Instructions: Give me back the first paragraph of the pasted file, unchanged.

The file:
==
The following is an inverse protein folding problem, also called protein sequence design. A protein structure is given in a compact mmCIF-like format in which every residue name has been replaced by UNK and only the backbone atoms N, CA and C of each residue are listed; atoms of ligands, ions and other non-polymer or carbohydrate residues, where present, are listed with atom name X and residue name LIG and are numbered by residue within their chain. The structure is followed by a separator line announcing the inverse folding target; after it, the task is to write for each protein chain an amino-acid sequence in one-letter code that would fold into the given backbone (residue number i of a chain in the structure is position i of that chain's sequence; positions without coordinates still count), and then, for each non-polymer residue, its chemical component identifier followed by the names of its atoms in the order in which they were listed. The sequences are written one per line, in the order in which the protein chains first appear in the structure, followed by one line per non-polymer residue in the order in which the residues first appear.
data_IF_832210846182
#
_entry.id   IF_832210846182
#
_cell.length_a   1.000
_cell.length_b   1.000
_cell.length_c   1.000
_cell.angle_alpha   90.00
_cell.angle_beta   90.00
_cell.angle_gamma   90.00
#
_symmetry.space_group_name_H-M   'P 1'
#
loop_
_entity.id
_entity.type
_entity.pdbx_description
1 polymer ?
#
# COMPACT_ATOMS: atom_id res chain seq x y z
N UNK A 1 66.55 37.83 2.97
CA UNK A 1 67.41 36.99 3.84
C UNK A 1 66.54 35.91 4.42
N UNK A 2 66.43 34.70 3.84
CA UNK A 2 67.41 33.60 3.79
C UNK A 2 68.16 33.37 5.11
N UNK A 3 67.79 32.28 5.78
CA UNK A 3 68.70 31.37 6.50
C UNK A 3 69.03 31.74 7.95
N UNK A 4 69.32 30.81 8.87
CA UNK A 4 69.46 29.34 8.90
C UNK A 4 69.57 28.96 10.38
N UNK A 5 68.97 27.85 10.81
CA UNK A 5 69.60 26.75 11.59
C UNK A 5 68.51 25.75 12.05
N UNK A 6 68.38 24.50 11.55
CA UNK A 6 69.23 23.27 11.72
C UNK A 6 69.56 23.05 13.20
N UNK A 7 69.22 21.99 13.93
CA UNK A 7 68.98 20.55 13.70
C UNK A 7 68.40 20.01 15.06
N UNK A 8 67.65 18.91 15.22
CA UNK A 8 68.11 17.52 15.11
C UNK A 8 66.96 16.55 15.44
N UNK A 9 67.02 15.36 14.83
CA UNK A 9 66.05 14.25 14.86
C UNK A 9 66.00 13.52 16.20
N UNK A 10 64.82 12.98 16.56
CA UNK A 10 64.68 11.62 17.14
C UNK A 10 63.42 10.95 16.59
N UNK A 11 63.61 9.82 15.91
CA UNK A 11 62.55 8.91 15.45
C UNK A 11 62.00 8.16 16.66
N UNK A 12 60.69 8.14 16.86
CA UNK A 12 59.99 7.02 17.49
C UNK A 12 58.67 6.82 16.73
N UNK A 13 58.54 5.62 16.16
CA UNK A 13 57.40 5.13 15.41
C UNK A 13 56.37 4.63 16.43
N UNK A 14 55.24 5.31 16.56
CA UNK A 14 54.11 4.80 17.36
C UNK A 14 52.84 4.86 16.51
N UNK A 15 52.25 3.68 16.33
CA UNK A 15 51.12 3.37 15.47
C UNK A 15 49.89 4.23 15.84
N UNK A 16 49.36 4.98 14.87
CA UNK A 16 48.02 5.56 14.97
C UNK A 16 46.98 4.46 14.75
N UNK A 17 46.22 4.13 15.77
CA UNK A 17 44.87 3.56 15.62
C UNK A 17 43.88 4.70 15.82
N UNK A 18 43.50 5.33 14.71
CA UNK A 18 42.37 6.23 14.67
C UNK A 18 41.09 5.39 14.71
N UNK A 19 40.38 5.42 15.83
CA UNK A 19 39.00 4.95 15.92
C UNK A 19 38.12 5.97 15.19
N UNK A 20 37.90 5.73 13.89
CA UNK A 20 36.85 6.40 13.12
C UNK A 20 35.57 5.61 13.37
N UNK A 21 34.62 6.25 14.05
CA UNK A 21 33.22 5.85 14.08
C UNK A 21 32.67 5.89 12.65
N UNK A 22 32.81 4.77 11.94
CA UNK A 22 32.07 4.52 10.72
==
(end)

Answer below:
The following is an inverse protein folding problem, also called protein sequence design. A protein structure is given in a compact mmCIF-like format in which every residue name has been replaced by UNK and only the backbone atoms N, CA and C of each residue are listed; atoms of ligands, ions and other non-polymer or carbohydrate residues, where present, are listed with atom name X and residue name LIG and are numbered by residue within their chain. The structure is followed by a separator line announcing the inverse folding target; after it, the task is to write for each protein chain an amino-acid sequence in one-letter code that would fold into the given backbone (residue number i of a chain in the structure is position i of that chain's sequence; positions without coordinates still count), and then, for each non-polymer residue, its chemical component identifier followed by the names of its atoms in the order in which they were listed. The sequences are written one per line, in the order in which the protein chains first appear in the structure, followed by one line per non-polymer residue in the order in which the residues first appear.